Some itsy-bitsy spiders took a very long road trip

Posted 10/23/20

I’m afraid — not deathly, but nearly so — of spiders.

That fear, probably better described as a loathing, has waned over the years, probably after asking my wife to “take care of” a …

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Some itsy-bitsy spiders took a very long road trip

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I’m afraid — not deathly, but nearly so — of spiders.

That fear, probably better described as a loathing, has waned over the years, probably after asking my wife to “take care of” a large-ish spider which found its way into our house one too many times during our 30-year marriage.

Embarrassing, I know. Particularly when she gives me that “You’re a man, aren’t you?” look.

She doesn’t mind rubbing it in. A couple of weeks ago, out of the blue, Lee Ann suddenly said, with a little too much enthusiasm: “Oh! Can I tell you about the spider I saw in the garage yesterday?”

Uh, no thanks.

She proceeds to tell me anyway, accompanying her story with a vivid description of said spider and an “it was THIS big” visual aid, using both hands to make a circle with the diameter of a baseball.

This isn’t a story about big spiders, though. It’s actually about a bunch of small spiders, and a newfound respect I have for the resilience of the species.

It started after I detached the bicycle rack from the back of my car for a couple of days last week in order to take the car to the shop for an alignment. I left the heavy-duty rack outside, beside our garage. When I re-attached it last Tuesday evening in preparation for an early-morning departure Wednesday for Florida — where I’m writing this now, down for a visit with our son Addison and his wife in Orlando — I noticed them.

Looking closely, I studied the intricate system of webbing stretched within a U-shaped curve in the bike rack. Within the strands were dozens of baby spiders — tiny but unmistakable.

The mom was nowhere to be seen.

For a minute I gave thought about what to do about the spiders — I mean, what were my options? Help them find their mom? — before loading our two bicycles onto the rack and securing them, careful not to disturb the web.

Now it was my turn to tell Lee Ann about spiders. She suggested spraying the web with a disinfectant, which for some reason struck me as cruel. “They’ll blow off on the road tomorrow anyway,” I said, reasoning that being caught in a vortex and spit out onto I-95, then crushed under the wheels of a tractor-trailer, was somehow more humane for the little darlings.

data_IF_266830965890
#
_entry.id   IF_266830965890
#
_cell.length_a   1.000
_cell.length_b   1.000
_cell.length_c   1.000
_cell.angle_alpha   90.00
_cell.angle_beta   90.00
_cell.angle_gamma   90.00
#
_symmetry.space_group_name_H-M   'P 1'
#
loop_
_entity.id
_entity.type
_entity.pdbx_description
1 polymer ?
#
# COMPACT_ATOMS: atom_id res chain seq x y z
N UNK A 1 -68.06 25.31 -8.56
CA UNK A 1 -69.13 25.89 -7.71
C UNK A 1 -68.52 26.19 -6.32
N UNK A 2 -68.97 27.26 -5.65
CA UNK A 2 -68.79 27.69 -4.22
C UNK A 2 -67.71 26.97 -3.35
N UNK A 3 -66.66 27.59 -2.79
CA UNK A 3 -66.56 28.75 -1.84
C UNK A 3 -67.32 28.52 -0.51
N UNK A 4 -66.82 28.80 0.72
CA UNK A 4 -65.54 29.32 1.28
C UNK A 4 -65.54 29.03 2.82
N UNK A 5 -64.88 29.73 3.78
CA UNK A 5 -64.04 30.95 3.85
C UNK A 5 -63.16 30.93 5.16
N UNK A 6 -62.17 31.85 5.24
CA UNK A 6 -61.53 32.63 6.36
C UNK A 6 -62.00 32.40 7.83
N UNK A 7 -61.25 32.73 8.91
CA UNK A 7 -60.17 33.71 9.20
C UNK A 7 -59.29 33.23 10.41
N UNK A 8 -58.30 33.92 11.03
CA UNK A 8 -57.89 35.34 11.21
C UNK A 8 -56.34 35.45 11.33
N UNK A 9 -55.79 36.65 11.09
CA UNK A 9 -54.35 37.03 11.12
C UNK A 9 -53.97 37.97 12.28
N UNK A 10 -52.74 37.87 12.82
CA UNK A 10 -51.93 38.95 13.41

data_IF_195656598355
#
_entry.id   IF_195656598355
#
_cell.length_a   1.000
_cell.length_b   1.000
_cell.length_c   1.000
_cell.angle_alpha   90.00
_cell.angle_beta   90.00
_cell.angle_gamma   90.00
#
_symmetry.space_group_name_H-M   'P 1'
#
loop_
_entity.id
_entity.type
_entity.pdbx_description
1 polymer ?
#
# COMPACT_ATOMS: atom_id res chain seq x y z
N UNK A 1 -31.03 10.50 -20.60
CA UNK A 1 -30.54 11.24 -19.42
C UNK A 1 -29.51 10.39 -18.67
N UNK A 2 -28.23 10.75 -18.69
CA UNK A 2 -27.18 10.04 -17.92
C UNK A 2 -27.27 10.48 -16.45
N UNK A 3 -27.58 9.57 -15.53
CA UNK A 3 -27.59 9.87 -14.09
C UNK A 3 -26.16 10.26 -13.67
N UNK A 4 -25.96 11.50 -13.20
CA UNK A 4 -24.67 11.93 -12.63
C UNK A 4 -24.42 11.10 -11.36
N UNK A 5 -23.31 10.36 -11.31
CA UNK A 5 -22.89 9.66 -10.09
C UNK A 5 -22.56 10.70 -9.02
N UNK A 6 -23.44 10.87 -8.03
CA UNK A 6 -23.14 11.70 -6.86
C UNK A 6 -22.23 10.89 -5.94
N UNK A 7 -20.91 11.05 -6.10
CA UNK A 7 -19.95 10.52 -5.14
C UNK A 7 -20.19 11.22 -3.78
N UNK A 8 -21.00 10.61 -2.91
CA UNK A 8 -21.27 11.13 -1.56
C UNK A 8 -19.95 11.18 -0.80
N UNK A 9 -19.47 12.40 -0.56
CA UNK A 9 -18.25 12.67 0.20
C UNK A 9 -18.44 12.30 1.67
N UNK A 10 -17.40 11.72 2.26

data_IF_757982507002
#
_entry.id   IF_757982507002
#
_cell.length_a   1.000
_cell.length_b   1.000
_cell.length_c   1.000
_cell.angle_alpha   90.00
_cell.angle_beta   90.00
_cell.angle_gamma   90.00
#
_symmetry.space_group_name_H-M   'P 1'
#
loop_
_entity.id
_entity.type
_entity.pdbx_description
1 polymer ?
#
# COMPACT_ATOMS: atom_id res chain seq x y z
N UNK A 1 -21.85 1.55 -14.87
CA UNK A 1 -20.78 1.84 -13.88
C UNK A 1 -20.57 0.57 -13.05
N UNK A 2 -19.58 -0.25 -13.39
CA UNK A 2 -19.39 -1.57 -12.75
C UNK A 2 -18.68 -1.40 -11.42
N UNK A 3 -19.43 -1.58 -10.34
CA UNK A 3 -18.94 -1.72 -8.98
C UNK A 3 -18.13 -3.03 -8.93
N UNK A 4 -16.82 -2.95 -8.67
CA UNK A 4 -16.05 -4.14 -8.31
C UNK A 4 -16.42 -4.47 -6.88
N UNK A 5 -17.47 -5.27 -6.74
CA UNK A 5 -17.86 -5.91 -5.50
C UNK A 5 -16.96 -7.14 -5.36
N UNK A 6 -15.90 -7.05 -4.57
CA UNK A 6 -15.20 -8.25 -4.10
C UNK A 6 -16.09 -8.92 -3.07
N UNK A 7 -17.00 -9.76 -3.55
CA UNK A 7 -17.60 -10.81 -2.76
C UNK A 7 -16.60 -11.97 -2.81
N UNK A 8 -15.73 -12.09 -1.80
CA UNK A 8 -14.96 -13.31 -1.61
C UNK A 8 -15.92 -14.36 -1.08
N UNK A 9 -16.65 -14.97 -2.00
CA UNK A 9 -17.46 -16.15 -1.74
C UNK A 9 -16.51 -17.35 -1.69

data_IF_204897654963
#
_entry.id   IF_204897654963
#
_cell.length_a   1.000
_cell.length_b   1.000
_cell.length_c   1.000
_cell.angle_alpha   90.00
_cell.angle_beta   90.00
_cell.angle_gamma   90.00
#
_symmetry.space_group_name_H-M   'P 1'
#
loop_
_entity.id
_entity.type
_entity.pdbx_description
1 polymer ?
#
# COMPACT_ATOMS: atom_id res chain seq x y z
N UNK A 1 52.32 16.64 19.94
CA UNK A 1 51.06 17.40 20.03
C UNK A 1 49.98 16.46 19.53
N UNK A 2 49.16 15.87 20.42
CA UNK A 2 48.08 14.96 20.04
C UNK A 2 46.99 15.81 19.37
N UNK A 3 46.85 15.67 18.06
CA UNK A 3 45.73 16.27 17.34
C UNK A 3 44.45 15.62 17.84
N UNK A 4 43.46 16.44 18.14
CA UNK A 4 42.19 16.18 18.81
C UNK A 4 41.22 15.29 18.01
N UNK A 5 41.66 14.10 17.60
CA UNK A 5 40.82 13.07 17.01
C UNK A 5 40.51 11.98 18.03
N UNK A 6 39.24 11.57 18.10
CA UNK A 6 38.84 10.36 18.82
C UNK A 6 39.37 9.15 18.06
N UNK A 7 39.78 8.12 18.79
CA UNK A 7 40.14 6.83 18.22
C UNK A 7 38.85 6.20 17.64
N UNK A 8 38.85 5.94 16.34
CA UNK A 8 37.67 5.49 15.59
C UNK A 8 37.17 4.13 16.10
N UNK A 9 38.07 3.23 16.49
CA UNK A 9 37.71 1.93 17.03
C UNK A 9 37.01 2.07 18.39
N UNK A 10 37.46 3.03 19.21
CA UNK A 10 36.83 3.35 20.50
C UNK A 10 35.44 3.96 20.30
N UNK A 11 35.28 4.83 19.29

That was Tuesday night. On Wednesday morning, the spiderlings were still there, still moving as I loaded our bags into the car. We hit the road shortly after 8 a.m.; some nine hours and 570 miles later, after we pulled into the driveway of our rental house in Orlando, the first thing I did was check on my babies.

Still there.

Still there AND still moving.

It looked like I lost a few along the way, but for the 15 or 20 remaining to have survived that trip — including hour after hour with the cruise control set at 78 as we barreled south on I-95, then west on I-4 out of Jacksonville — it seemed miraculous.

I ended up Googling “mother spider with babies” to see if I could research some science about the resiliency of the little freaks, but my search returned — unfortunately — scores of videos of throngs of scattered baby spiders instinctively running for their lives after mom was squashed, nudged with a broom on a garage floor or somehow otherwise encumbered upon.

A bit too creepy for me, so my formal research project ended there.

We’ve spent a week in Florida. I’ve checked on the spiders each morning; alas, by day four, only a few were still in the web. Then we had a heavy rainfall: down came the rains, as the song goes, and washed the spiders out.

It was a bit sad, having seen them survive the elements, and certainly the exposure, of such a long trip, and then get flushed away by a cascade of rain. One or two may have survived. They may have vague recollections of North Carolina, but what a story they’ll have to tell their Sunshine State brethren about the trip down, huh?

Or at least that’s what I kinda hope.

Know what I’m not hoping?

Of course you do: that the mother spider — no doubt a strategic predator who probably ate the spiderlings’ father and is steaming mad about having her brood kidnapped — is plotting revenge upon my return.

Maybe Lee Ann will see her first and save me once again.


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